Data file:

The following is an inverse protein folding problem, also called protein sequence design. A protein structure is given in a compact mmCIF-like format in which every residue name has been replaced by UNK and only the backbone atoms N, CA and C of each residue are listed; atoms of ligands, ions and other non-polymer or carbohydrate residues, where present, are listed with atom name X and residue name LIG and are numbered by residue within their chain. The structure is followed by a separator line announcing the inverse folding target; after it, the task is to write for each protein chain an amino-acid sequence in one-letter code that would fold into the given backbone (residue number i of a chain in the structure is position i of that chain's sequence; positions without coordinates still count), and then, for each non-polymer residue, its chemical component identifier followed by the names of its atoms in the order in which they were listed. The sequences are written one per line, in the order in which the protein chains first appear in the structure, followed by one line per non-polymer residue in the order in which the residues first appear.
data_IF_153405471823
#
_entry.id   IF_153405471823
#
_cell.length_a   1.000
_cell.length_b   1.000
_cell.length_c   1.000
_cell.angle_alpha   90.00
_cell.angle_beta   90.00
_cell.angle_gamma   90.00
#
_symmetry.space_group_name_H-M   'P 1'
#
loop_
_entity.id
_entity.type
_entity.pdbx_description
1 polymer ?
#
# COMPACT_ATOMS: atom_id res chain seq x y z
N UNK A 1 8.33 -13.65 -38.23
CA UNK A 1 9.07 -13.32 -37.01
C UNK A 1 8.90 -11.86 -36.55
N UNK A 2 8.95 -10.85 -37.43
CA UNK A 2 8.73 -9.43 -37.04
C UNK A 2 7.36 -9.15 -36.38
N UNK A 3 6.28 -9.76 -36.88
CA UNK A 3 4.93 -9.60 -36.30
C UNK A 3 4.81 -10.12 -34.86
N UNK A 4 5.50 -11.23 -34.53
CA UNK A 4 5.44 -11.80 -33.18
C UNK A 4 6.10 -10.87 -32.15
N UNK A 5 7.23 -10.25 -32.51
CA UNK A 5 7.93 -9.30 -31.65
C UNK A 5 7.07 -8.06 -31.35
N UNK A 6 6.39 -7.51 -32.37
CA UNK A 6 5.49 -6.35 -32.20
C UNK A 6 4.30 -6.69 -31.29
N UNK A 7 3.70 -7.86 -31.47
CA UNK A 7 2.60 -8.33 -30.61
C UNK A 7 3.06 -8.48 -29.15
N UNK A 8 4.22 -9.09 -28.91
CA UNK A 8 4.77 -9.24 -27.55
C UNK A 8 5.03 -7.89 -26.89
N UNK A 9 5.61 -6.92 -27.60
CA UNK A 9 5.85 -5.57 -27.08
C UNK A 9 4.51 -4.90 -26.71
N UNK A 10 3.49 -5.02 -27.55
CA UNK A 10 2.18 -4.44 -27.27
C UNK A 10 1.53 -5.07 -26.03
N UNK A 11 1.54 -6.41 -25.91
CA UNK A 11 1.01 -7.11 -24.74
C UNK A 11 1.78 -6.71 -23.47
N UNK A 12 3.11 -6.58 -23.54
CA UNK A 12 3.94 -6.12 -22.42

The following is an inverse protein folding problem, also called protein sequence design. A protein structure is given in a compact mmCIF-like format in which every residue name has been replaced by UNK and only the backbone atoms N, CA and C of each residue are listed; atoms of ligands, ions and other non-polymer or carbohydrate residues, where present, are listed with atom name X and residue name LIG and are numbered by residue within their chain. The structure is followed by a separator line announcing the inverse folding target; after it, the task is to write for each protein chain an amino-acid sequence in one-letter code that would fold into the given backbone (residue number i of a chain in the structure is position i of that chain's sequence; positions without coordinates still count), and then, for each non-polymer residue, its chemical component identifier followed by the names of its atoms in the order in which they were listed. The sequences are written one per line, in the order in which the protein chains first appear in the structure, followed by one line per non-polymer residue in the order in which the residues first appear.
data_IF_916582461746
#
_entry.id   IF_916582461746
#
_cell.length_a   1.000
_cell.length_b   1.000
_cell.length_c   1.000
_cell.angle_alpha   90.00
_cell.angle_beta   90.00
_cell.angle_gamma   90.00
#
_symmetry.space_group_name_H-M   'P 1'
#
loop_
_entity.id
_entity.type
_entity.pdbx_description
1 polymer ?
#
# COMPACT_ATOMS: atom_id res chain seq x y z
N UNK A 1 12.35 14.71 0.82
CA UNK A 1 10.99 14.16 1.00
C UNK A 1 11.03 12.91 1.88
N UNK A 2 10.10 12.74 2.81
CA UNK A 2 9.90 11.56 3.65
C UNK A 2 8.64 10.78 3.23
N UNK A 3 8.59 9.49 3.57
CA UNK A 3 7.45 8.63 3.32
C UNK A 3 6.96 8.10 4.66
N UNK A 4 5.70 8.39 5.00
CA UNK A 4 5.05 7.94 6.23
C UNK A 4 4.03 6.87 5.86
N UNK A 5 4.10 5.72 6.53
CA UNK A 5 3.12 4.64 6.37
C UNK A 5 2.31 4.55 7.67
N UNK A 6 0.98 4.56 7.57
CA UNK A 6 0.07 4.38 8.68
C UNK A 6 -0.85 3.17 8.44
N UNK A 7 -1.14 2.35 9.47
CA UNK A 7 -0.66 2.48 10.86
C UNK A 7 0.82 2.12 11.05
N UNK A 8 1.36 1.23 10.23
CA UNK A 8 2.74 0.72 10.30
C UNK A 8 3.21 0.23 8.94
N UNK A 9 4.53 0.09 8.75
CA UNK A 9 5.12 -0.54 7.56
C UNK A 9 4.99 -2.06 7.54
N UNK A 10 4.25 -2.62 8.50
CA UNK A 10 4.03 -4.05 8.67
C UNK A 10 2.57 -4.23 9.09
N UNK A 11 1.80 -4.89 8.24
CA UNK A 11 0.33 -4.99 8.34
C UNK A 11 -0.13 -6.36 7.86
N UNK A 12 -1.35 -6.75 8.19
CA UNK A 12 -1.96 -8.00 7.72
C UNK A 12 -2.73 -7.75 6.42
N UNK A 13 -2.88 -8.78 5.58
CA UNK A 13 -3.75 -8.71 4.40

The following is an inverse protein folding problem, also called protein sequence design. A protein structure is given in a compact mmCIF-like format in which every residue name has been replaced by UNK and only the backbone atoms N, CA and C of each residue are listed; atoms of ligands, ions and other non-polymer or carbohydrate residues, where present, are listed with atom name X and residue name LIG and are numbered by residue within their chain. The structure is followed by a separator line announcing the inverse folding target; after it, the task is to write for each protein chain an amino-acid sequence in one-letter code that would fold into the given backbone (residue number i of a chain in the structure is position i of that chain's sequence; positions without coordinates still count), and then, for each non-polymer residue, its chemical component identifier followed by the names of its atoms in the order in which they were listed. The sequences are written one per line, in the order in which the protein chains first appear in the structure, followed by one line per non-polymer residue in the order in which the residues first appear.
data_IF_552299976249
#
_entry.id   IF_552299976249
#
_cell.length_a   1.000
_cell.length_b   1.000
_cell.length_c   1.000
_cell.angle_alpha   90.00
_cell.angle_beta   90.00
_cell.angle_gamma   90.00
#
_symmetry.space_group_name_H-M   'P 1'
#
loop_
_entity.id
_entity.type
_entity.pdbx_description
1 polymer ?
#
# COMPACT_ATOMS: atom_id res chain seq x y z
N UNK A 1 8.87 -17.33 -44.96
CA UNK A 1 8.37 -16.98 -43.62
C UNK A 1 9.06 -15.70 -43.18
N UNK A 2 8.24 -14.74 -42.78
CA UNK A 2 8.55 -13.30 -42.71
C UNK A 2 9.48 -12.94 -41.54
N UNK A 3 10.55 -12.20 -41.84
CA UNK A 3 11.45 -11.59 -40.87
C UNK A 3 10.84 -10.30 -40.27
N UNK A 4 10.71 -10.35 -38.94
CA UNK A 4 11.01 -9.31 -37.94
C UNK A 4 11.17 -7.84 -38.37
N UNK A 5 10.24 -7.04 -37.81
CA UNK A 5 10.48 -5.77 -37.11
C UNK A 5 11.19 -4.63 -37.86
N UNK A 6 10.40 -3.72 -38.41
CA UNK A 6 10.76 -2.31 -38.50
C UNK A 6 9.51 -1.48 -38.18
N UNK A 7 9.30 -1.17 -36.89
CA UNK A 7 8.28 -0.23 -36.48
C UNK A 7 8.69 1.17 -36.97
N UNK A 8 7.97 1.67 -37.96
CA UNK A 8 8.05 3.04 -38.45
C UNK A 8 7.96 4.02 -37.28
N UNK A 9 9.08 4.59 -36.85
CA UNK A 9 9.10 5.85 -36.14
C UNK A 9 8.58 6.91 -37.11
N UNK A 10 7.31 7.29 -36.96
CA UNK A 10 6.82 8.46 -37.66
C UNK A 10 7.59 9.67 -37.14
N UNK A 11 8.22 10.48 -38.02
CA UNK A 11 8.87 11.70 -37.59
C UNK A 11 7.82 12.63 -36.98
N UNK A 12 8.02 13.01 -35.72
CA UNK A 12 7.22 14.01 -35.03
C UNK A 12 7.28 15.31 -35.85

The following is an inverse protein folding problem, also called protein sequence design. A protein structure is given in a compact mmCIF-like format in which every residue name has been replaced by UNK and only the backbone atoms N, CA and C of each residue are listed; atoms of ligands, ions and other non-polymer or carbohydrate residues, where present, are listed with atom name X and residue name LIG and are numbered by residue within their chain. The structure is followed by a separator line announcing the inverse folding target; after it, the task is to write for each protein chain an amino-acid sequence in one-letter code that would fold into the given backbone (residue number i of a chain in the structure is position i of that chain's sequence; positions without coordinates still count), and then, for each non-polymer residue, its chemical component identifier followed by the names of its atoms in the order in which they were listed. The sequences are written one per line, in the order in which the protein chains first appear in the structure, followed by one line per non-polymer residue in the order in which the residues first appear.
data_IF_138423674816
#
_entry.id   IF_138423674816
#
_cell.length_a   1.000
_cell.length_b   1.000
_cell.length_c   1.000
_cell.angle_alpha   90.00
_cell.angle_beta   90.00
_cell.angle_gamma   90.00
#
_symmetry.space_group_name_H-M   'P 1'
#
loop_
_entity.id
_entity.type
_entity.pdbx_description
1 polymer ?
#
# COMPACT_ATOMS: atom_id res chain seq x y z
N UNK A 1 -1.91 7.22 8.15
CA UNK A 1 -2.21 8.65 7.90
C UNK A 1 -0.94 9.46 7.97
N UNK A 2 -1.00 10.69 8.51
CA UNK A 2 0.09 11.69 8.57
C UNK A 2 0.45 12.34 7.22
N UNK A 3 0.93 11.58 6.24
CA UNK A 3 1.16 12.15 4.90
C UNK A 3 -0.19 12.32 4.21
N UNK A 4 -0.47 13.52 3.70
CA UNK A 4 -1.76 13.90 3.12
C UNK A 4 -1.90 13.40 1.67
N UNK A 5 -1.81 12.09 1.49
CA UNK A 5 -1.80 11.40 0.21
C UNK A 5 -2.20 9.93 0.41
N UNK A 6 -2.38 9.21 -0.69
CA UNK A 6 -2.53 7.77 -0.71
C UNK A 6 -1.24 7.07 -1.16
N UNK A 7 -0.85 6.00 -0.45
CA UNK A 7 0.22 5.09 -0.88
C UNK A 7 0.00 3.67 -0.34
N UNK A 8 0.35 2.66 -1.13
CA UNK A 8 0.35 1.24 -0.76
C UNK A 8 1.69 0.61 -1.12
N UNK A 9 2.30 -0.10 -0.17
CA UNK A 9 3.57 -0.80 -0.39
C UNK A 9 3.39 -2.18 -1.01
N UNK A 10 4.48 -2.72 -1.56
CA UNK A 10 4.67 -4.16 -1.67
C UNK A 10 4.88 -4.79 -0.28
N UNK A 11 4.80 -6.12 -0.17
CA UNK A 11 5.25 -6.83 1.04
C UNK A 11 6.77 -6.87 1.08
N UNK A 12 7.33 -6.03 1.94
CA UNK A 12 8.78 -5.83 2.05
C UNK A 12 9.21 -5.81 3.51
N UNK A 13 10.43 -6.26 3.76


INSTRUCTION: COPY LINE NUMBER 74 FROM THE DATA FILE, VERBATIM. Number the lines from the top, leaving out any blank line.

_entity.pdbx_description